PHP Frameworks have been receiving a lot of attention in the past few years from the web development community. What’s this hype all about?
If you look at PHP Job listings, you will often see “MVC Framework Experience” as one of their requirements. It is becoming one of those must-have skill sets for web developers.
There are pretty good reasons behind all of this. In this article we will explore why you, as a PHP programmer, should be using a PHP Framework.
1. Code and File Organization
Just because you created an “/inc” folder and made a “functions.php” file does not mean your code is organized.
When you setup a PHP Framework, it already has a certain folder structure. It is expected from you to follow the same standards and keep everything organized in a certain way.
Once you get used to this model, you will never want to go back.
Unfortunately for some command line champions that still use vi, this can be a challenge. You will need to work with more files, that are smaller in size. But when you use a decent modern code editor or an IDE, it will be a breeze to browse through your application code and find what you need, quickly.
However, if you ever try to build a whole website with PHP alone, you will find yourself either hunting down a lot of 3rd party code and libraries, or have to write them yourself.
All top PHP frameworks come with certain Libraries and Helpers, that help you with:
- Form Validation
- Input/Output filtering
- Database Abstraction
- Session and Cookie Handling
- Email, Calendar, Pagination etc…
3. The MVC PatternThe famous Model View Controller Pattern dates all the way back to 1979, when a guy named Trygve Reenskaug (a Norwegian computer scientist) first described it.
PHP itself works like a template engine. However, when used irresponsibly, it leads to very ugly and unmaintainable code.
The way the MVC Pattern applies to PHP applications:
- Models represent your data structures, usually by interfacing with the database.
- Views contain page templates and output.
- Controllers handle page requests and bind everything together.
4. SecurityIn PHP you can already find many input and output filtering functions to protect your website against certain attacks.
However, manually using these functions can get tiring and you may forget about them every once in a while.
With a framework, most of the work can be done for you automatically. For example in CodeIgniter:
- Any value passed to database object gets filtered against SQL injection attacks.
- All html generating functions, such as form helpers and url helpers filter the output automatically.
- All user input can be filtered against XSS attacks.
- Encrypting cookies automatically is only a matter of changing a config option.
5. Less Code & Faster DevelopmentThere is of course a learning curve for all PHP Frameworks. But once you get over this hump, you will enjoy the benefits of rapid application development.
You will write less code, which means less time spent typing. You will not have to chase down 3rd party libraries all the time for every new project because most of them will come with the default framework install.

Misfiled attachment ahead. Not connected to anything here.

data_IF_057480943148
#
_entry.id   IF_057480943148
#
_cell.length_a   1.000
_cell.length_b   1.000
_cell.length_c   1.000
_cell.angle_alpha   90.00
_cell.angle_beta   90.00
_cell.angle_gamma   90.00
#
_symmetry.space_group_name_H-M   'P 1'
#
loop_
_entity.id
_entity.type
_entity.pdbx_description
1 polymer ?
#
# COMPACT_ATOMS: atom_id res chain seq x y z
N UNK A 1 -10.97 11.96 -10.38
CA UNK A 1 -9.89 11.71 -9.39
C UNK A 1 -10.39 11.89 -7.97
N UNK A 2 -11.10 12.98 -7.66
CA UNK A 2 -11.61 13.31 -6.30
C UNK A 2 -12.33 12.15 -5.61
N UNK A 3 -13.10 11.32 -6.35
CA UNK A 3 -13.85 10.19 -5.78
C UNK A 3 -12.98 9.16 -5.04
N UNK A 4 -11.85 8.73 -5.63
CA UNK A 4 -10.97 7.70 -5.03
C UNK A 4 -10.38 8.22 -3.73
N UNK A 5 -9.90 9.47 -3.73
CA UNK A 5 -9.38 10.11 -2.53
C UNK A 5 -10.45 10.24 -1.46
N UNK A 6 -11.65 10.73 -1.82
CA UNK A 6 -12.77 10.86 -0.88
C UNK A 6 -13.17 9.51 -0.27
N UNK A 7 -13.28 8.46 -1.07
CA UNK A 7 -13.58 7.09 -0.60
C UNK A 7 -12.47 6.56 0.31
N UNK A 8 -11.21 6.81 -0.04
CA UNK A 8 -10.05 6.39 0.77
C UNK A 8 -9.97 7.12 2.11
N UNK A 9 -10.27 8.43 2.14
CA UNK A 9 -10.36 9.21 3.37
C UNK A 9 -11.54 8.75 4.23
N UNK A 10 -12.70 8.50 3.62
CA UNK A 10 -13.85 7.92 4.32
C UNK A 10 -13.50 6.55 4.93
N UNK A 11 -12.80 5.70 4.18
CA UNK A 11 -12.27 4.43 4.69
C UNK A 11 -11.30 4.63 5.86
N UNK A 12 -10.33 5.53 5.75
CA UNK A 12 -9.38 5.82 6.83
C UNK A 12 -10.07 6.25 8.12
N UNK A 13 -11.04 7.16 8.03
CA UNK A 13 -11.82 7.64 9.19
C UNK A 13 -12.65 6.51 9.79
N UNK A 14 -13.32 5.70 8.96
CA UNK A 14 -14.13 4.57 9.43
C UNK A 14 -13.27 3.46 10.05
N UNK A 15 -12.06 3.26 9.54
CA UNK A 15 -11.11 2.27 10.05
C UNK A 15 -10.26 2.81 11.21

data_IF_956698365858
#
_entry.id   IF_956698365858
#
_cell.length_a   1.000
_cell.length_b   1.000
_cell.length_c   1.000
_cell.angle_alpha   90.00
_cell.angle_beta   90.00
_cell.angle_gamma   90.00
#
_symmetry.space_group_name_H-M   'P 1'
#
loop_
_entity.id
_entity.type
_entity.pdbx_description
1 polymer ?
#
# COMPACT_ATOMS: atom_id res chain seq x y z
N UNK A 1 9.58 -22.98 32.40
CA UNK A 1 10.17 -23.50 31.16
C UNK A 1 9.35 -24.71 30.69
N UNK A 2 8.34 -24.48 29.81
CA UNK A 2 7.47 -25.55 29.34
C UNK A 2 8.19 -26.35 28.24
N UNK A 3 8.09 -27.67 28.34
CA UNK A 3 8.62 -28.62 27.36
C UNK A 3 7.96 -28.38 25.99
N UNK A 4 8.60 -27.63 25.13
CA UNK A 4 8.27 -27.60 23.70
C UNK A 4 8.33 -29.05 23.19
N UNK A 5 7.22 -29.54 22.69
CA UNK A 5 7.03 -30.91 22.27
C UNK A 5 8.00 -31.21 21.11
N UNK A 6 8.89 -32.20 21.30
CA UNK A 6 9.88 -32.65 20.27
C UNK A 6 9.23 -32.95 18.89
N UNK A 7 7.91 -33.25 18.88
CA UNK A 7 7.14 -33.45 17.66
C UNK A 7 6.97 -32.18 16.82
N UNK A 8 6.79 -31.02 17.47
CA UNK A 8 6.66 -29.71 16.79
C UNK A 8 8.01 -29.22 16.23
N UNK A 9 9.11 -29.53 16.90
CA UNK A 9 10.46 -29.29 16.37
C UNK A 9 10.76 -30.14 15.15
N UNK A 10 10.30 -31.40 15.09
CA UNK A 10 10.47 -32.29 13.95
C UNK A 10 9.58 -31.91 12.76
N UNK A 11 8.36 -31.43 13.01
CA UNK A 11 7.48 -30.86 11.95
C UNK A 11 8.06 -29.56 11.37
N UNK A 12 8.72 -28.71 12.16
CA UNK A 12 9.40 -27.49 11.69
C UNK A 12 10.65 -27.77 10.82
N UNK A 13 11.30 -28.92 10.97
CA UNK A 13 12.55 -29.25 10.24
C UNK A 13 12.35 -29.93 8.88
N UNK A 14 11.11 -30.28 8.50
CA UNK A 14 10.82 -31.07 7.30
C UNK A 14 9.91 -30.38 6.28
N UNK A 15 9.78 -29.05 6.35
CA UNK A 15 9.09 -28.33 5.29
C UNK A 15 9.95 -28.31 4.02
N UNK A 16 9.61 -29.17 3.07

Also, since you are being more organized, it will be much faster to chase down bugs, maintain code, and make changes to existing code.
6. Community Support
All popular PHP Frameworks have great active communities behind them. You can talk to other developers, get help, feedback and also give back to the community yourself.
There are message boards and mailing lists… You can also learn a lot by just browsing the forums and look at what other people are talking about.
7. Job OpportunitiesHave you looked at any PHP Job postings lately? Most of them require experience with either Frameworks or a CMS. Follow the demand!
Example from Careerbuilder.com:
Experience with PHP Frameworks greatly increases your job qualifications as a web developer.
8. Performance ToolsOne of the main arguments from the naysayers comes in this subject. There is obviously a performance hit when you build a “Hello World” application with a framework vs. plain PHP code.
But those benchmarks are just bad examples. First of all, you should understand that developers are more expensive than servers. Saving time from development and maintenance is likely to outweigh any extra money you need to spend on servers.
Putting all of that aside, you can actually gain performance benefits by using a PHP framework. They come with tools that help you do caching, benchmarks, profiling etc…
Modern frameworks are also great with dynamic loading, as they load code only as needed. Different page requests can load different amount of library code based on what needs to be used.
9. Suitable for TeamworkThe way your project is organized in a PHP Framework also helps you create a suitable environment for teamwork.
You can let your designers work on the Views, database guru work on the Models, let the smart programmer (yourself ) build reusable Libraries and Plugins etc…
Also you can let someone build unit tests, because they come with tools for that too.
10. And It’s Fun!This might actually be most important point of all. When you have fun doing your work, you will be more productive and happier in general.
If you have been coding plain old PHP for years, and getting really bored with it, getting started with a Framework can give you that crucial morale boost you have been lacking.
It’s like getting a new toy, and being able to build cool things with it. At least that’s how I felt when I first got started with Frameworks. I’m sure many of the web developers have gone through similar experiences.
ConclusionUsing a PHP Framework may or may not be the best choice for you. However, you should always keep an open mind and keep up to date with all the new developments in the web development world.
Frameworks are cool and hot today, and we can’t tell what tomorrow is going to bring. I guess all I’m saying is that they are definitely worth looking into.